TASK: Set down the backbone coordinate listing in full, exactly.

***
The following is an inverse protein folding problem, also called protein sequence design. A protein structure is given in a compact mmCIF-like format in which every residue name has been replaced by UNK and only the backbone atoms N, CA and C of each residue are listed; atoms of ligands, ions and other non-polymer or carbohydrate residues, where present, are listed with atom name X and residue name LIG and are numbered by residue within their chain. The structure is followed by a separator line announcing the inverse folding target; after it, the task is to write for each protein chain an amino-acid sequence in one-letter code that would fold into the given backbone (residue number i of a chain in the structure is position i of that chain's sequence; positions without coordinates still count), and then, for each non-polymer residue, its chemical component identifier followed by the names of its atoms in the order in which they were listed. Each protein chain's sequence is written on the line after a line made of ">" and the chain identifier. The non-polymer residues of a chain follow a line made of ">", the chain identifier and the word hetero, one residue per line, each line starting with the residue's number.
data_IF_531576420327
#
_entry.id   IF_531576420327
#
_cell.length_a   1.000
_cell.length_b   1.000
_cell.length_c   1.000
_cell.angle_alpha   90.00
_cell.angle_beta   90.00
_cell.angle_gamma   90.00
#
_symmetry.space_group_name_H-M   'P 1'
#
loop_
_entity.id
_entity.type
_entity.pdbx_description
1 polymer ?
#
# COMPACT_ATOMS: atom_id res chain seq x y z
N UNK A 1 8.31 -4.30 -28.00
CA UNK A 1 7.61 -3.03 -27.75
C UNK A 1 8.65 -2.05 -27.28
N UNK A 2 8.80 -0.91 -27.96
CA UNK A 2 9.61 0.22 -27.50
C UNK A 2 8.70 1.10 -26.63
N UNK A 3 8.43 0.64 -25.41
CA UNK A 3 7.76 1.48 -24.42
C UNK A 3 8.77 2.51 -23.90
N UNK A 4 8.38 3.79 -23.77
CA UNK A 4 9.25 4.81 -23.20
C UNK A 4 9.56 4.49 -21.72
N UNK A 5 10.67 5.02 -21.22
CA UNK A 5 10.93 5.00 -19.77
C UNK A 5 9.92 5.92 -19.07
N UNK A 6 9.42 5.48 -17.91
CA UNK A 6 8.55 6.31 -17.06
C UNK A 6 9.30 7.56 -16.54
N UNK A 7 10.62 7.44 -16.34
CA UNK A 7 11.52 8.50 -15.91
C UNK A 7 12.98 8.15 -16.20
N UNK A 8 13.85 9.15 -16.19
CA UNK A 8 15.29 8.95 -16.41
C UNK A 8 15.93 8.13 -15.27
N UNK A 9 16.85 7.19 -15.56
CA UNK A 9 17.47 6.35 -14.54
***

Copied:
The following is an inverse protein folding problem, also called protein sequence design. A protein structure is given in a compact mmCIF-like format in which every residue name has been replaced by UNK and only the backbone atoms N, CA and C of each residue are listed; atoms of ligands, ions and other non-polymer or carbohydrate residues, where present, are listed with atom name X and residue name LIG and are numbered by residue within their chain. The structure is followed by a separator line announcing the inverse folding target; after it, the task is to write for each protein chain an amino-acid sequence in one-letter code that would fold into the given backbone (residue number i of a chain in the structure is position i of that chain's sequence; positions without coordinates still count), and then, for each non-polymer residue, its chemical component identifier followed by the names of its atoms in the order in which they were listed. Each protein chain's sequence is written on the line after a line made of ">" and the chain identifier. The non-polymer residues of a chain follow a line made of ">", the chain identifier and the word hetero, one residue per line, each line starting with the residue's number.
data_IF_531576420327
#
_entry.id   IF_531576420327
#
_cell.length_a   1.000
_cell.length_b   1.000
_cell.length_c   1.000
_cell.angle_alpha   90.00
_cell.angle_beta   90.00
_cell.angle_gamma   90.00
#
_symmetry.space_group_name_H-M   'P 1'
#
loop_
_entity.id
_entity.type
_entity.pdbx_description
1 polymer ?
#
# COMPACT_ATOMS: atom_id res chain seq x y z
N UNK A 1 8.31 -4.30 -28.00
CA UNK A 1 7.61 -3.03 -27.75
C UNK A 1 8.65 -2.05 -27.28
N UNK A 2 8.80 -0.91 -27.96
CA UNK A 2 9.61 0.22 -27.50
C UNK A 2 8.70 1.10 -26.63
N UNK A 3 8.43 0.64 -25.41
CA UNK A 3 7.76 1.48 -24.42
C UNK A 3 8.77 2.51 -23.90
N UNK A 4 8.38 3.79 -23.77
CA UNK A 4 9.25 4.81 -23.20
C UNK A 4 9.56 4.49 -21.72
N UNK A 5 10.67 5.02 -21.22
CA UNK A 5 10.93 5.00 -19.77
C UNK A 5 9.92 5.92 -19.07
N UNK A 6 9.42 5.48 -17.91
CA UNK A 6 8.55 6.31 -17.06
C UNK A 6 9.30 7.56 -16.54
N UNK A 7 10.62 7.44 -16.34
CA UNK A 7 11.52 8.50 -15.91
C UNK A 7 12.98 8.15 -16.20
N UNK A 8 13.85 9.15 -16.19
CA UNK A 8 15.29 8.95 -16.41
C UNK A 8 15.93 8.13 -15.27
N UNK A 9 16.85 7.19 -15.56
CA UNK A 9 17.47 6.35 -14.54